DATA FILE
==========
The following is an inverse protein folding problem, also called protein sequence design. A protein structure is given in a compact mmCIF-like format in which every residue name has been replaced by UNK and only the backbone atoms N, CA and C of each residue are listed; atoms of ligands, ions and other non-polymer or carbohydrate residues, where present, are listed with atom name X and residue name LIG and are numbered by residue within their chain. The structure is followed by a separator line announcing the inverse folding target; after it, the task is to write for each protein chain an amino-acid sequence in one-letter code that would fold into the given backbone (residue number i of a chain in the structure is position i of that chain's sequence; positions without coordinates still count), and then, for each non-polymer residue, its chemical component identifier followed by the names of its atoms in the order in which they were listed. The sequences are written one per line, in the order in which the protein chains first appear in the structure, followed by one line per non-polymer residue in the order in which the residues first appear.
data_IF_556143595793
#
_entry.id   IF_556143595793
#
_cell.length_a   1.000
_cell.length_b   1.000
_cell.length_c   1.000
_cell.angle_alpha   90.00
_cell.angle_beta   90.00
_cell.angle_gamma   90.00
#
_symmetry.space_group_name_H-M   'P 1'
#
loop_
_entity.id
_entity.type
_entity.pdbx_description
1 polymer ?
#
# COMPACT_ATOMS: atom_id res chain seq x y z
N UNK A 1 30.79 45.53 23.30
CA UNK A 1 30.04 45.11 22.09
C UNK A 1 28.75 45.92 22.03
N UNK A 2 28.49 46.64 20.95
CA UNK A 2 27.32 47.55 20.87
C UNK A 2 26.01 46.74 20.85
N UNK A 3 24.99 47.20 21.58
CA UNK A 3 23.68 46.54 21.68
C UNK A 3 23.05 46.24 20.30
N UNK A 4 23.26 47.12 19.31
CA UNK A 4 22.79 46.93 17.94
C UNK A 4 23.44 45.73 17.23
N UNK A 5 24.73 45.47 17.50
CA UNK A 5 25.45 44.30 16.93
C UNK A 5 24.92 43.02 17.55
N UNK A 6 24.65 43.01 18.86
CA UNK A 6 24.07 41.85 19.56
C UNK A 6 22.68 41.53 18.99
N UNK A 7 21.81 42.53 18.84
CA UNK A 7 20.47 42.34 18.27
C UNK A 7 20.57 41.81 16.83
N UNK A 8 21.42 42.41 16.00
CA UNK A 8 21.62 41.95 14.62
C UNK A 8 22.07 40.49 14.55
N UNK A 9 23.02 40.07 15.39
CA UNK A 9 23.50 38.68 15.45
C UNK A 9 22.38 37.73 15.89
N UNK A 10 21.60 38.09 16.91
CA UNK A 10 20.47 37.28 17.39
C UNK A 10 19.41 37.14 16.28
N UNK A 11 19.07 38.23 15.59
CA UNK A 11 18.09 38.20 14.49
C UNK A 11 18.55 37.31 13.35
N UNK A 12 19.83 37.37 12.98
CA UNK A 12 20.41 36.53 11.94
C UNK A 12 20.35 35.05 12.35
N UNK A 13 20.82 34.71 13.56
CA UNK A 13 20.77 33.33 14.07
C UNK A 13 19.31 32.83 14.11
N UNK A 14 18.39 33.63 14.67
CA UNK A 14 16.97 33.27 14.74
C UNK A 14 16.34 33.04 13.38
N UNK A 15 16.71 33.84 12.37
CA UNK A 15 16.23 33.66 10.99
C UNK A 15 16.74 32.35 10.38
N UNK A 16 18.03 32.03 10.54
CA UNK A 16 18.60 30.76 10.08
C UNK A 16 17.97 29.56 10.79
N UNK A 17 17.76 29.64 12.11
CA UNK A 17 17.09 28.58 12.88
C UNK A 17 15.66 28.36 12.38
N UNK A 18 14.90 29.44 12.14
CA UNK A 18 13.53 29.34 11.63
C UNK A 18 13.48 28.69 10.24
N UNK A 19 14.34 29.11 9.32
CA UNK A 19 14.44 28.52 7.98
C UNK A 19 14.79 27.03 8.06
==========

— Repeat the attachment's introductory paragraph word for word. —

The following is an inverse protein folding problem, also called protein sequence design. A protein structure is given in a compact mmCIF-like format in which every residue name has been replaced by UNK and only the backbone atoms N, CA and C of each residue are listed; atoms of ligands, ions and other non-polymer or carbohydrate residues, where present, are listed with atom name X and residue name LIG and are numbered by residue within their chain. The structure is followed by a separator line announcing the inverse folding target; after it, the task is to write for each protein chain an amino-acid sequence in one-letter code that would fold into the given backbone (residue number i of a chain in the structure is position i of that chain's sequence; positions without coordinates still count), and then, for each non-polymer residue, its chemical component identifier followed by the names of its atoms in the order in which they were listed. The sequences are written one per line, in the order in which the protein chains first appear in the structure, followed by one line per non-polymer residue in the order in which the residues first appear.